Open communication becomes yet more critical when suffering and loss of life are the topic at hand.  No one is beyond reproach when it comes to practices that cost the lives of any living being, no one is above criticism when they engage in behaviors that terrify or harm.  It was the Northern US that freed the South from slavery, part of Europe and the US that freed the rest of Europe from Nazi rule, and outside law enforcement that many hope will free any future cult members from the grip of people like Jim Jones, David Koresh, and the duo Joseph Kibwetere and Credonia Mwerinde.  It is outsiders that criticize and disrupt practices such as incest, neglect, and the battering of wives.  Is it reasonable to believe that outsider ought not to intrude into the lives of families rife with violence or neglect simply because they are outsiders?  Neither families nor cultures are immune to scrutiny or criticism, nor should they be if their behaviors bring misery or death to others.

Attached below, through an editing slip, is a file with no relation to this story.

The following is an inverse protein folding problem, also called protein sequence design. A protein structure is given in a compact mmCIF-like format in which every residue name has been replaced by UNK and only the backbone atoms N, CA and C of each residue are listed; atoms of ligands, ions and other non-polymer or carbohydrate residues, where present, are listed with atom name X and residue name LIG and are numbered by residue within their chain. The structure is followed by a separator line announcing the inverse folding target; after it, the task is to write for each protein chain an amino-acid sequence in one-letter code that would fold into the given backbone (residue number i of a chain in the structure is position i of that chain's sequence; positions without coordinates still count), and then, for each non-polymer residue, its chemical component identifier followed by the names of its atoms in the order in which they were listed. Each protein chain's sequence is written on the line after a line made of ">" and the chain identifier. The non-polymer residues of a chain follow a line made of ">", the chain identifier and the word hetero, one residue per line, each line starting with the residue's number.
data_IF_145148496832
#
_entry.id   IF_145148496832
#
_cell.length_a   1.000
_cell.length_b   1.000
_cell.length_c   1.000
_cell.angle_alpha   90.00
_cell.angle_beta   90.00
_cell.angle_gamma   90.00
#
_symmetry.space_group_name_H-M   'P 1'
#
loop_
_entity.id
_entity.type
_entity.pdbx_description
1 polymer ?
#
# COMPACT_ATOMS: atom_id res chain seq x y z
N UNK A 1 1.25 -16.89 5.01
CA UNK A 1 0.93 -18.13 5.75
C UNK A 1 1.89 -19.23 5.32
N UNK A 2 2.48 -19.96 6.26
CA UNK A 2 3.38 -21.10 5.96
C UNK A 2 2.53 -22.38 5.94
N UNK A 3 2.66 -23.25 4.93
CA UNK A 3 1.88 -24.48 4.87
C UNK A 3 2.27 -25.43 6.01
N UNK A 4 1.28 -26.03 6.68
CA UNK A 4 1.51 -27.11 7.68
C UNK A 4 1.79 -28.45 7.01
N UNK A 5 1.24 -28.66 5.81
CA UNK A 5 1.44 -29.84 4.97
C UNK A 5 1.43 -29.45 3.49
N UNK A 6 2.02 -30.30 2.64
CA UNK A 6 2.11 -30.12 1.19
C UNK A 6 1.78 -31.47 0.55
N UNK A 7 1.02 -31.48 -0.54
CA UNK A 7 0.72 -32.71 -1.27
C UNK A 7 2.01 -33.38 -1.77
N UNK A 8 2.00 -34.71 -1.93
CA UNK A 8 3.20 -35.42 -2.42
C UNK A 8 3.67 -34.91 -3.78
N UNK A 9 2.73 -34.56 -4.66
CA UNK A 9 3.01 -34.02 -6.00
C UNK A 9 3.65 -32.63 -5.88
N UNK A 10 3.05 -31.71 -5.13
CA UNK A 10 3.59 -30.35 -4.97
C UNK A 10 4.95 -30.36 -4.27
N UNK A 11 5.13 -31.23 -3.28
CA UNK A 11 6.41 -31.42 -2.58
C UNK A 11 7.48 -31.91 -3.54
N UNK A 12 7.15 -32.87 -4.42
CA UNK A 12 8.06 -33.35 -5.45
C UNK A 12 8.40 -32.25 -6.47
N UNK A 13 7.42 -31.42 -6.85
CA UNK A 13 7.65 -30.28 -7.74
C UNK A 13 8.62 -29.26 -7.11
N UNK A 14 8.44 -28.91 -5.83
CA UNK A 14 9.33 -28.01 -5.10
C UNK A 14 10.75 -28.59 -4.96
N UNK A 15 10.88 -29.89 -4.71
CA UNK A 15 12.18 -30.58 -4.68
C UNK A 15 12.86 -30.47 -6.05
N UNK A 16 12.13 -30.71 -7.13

For those who are informed, to bill contemporary EINA hunting, trapping, or fishing practices as “traditions,” regardless of practices used, regardless of the mindset and purpose behind these actions, is wrongheaded.   The word “tradition” has a specific meaning, and anything referred to as a “tradition” ought to fit this definition.  It matters little whether the person who notes this wrongful use of a word is pink, tall, or foreign  - such critical terms should always be exposed for scrutiny.